National Geographic : 2004 Feb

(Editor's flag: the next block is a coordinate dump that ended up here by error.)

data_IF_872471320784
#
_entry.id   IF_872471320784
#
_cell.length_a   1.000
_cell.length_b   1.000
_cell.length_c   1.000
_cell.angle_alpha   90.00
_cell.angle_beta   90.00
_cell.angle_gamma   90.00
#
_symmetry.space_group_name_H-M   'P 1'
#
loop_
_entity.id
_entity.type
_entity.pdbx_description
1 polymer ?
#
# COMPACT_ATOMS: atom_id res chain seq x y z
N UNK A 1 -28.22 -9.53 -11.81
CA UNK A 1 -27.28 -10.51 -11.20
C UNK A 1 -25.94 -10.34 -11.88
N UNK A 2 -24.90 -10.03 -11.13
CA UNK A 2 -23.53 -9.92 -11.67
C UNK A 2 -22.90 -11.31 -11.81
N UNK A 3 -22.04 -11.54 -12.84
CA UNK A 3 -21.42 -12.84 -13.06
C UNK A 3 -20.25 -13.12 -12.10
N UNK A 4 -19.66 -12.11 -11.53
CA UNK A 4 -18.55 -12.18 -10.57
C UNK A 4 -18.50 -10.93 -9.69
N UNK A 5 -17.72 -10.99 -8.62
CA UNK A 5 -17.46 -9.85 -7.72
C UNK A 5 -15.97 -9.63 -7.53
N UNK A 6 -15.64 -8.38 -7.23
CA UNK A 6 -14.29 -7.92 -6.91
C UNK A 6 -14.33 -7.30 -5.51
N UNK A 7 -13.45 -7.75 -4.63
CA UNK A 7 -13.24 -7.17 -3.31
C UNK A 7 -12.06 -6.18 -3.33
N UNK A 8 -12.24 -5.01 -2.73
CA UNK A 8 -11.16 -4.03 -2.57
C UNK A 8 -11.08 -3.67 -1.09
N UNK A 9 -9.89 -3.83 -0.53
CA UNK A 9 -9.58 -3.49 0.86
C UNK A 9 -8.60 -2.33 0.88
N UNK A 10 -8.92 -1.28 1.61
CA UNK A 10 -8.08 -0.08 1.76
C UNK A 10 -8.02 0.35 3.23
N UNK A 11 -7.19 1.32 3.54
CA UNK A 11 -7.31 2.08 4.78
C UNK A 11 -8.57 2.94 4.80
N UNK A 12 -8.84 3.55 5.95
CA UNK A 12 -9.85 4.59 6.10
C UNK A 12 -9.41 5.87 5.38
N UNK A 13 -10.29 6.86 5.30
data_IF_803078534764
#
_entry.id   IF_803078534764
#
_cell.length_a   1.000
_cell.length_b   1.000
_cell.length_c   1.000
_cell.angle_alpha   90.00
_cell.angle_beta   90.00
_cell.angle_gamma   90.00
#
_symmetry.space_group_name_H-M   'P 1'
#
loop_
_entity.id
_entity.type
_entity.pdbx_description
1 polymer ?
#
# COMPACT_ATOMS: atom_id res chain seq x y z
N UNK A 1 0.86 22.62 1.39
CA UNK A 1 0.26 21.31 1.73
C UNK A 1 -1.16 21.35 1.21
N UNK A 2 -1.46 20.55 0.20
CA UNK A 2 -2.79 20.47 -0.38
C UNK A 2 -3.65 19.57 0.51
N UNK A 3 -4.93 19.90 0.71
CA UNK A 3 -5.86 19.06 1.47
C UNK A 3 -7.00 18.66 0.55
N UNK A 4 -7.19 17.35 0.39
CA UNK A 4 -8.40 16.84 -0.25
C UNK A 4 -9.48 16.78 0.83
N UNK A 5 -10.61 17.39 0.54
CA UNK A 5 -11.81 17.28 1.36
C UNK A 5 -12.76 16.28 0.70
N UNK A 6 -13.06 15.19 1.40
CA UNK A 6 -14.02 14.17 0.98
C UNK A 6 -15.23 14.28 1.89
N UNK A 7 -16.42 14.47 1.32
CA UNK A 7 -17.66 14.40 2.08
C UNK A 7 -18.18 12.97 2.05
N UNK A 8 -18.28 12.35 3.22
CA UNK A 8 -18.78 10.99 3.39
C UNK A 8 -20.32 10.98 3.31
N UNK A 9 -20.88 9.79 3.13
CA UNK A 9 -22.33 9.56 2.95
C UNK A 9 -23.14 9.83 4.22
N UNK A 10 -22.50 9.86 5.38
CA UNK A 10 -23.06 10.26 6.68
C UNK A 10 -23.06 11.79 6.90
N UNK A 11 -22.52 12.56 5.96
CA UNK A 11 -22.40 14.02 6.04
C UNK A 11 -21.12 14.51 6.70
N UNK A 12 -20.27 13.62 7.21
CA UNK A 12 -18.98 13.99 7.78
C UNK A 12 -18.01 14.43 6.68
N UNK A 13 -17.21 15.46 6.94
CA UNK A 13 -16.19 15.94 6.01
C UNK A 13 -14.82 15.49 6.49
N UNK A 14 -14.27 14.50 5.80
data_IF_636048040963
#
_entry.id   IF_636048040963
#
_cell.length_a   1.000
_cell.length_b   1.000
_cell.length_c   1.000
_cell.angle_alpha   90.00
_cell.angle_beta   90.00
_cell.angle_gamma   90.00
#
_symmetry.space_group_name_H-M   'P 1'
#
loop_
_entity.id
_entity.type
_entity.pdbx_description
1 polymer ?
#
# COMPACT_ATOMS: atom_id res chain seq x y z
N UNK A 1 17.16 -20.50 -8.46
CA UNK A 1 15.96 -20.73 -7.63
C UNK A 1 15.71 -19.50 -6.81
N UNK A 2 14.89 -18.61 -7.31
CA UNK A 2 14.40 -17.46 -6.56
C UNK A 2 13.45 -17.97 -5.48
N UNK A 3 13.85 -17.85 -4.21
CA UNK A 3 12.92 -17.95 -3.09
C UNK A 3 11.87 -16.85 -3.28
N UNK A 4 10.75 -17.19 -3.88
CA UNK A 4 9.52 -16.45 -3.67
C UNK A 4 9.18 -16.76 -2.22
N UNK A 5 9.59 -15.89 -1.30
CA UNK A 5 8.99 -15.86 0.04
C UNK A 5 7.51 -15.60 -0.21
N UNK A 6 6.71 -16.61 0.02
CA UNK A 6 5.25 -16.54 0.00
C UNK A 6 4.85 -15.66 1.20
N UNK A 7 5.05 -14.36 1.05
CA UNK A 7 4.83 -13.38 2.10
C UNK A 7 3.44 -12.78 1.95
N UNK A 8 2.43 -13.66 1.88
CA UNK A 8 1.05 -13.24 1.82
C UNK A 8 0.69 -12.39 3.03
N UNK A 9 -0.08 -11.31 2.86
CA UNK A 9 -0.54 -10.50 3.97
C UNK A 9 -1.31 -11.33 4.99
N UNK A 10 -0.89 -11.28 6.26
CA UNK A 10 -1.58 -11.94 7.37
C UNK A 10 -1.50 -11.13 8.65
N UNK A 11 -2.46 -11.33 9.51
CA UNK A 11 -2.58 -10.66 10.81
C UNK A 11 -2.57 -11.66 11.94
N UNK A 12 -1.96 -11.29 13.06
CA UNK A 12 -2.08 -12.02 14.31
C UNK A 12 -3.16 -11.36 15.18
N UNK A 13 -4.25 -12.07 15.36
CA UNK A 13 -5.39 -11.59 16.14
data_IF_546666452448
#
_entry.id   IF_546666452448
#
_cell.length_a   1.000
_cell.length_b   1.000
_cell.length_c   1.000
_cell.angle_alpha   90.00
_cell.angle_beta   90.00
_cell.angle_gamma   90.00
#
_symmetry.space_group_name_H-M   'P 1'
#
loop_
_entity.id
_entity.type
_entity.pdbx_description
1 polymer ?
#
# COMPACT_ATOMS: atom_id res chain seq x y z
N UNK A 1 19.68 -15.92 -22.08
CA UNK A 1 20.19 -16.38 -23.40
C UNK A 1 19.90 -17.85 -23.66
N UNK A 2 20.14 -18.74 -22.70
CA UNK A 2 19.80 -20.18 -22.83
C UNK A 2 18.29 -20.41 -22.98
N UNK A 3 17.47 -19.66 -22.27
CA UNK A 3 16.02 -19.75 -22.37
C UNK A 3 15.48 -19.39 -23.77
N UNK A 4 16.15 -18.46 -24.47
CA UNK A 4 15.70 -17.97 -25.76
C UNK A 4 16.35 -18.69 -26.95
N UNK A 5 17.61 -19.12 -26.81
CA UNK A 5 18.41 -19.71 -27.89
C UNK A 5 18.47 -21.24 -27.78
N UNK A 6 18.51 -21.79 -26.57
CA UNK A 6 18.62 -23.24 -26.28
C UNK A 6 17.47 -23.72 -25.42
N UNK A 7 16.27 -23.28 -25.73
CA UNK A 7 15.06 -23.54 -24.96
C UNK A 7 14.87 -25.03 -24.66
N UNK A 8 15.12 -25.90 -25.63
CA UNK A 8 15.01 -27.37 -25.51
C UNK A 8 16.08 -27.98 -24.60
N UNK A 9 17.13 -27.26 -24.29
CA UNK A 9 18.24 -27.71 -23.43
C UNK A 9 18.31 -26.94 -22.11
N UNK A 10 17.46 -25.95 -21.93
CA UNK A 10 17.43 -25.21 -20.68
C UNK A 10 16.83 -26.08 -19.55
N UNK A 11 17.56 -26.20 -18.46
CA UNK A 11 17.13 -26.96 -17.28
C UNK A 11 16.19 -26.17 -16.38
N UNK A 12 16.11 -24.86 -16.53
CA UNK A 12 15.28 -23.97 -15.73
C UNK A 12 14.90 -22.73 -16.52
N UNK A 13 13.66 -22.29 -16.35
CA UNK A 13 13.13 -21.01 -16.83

SHARK POPULATIONS DON'T BOUNCE BACK QUICKLY. LOCAL SPECIES GIVE BIRTH TO ONLY A FEW LIVE YOUNG EACH YEAR. I had first visited the Phoenix Islands two years before on a scouting trip arranged by Cat Holloway and Rob Barrel of Naia Cruises in Fiji. Encouraged by what I had seen, I chartered their 120-foot sloop-rigged motor sailer Naia to return in June 2002 with an 11-person scientific expedition to survey the biodiversity of the world's last unexplored oceanic coral archipelago. Underwater we would assess the health of various species of hard coral upon which, and within which, live fish and invertebrates such as sea cucumbers, giant clams, nudibranchs, and sea stars. On land we would study the islands' tropical vege tation and abundant birds. Our first destination was Nikumaroro, a densely vegetated island with a shallow lagoon known for its abundance of sharks. Our plan was to count sharks in the upper reef and to seek new species of other fish in the deep reef zone. Rob found an anchorage for Naiaoff the island's western point. Carrying my scuba gear and cameras, I made my way down Naia'sside deck to the 56 NATIONAL GEOGRAPHIC * FEBRUARY 2004 dive skiffs tied off her stern. Jerry Allen, an ichthyologist with Conservation International, and Steve Bailey, another scientist from the New England Aquarium, joined my wife, Austen Yoshinaga, who is also a researcher at the aquarium, and me in the skiff. Our excitement was tinged with concern as we sped toward the island and Naia disappeared from view around the point. The shadowy outlines of sharks darted beneath us in the clear water. When we got within 200 yards of Nikumaroro's south side we slowed the skiff to an idle. We could see the narrow lagoon entrance and palm trees jutting up through the island's dense undergrowth. "OK, let's go," I shouted as we rolled back ward into the water as a group for safety. Divers are most vulnerable to sharks at the surface and in mid-water, so I wanted to get to the seafloor quickly. Austen and I tucked in among the coral heads at 60 feet, then watched Jerry and Steve continue over the edge of the reef into deeper water, where they would search for well-hidden reef fish.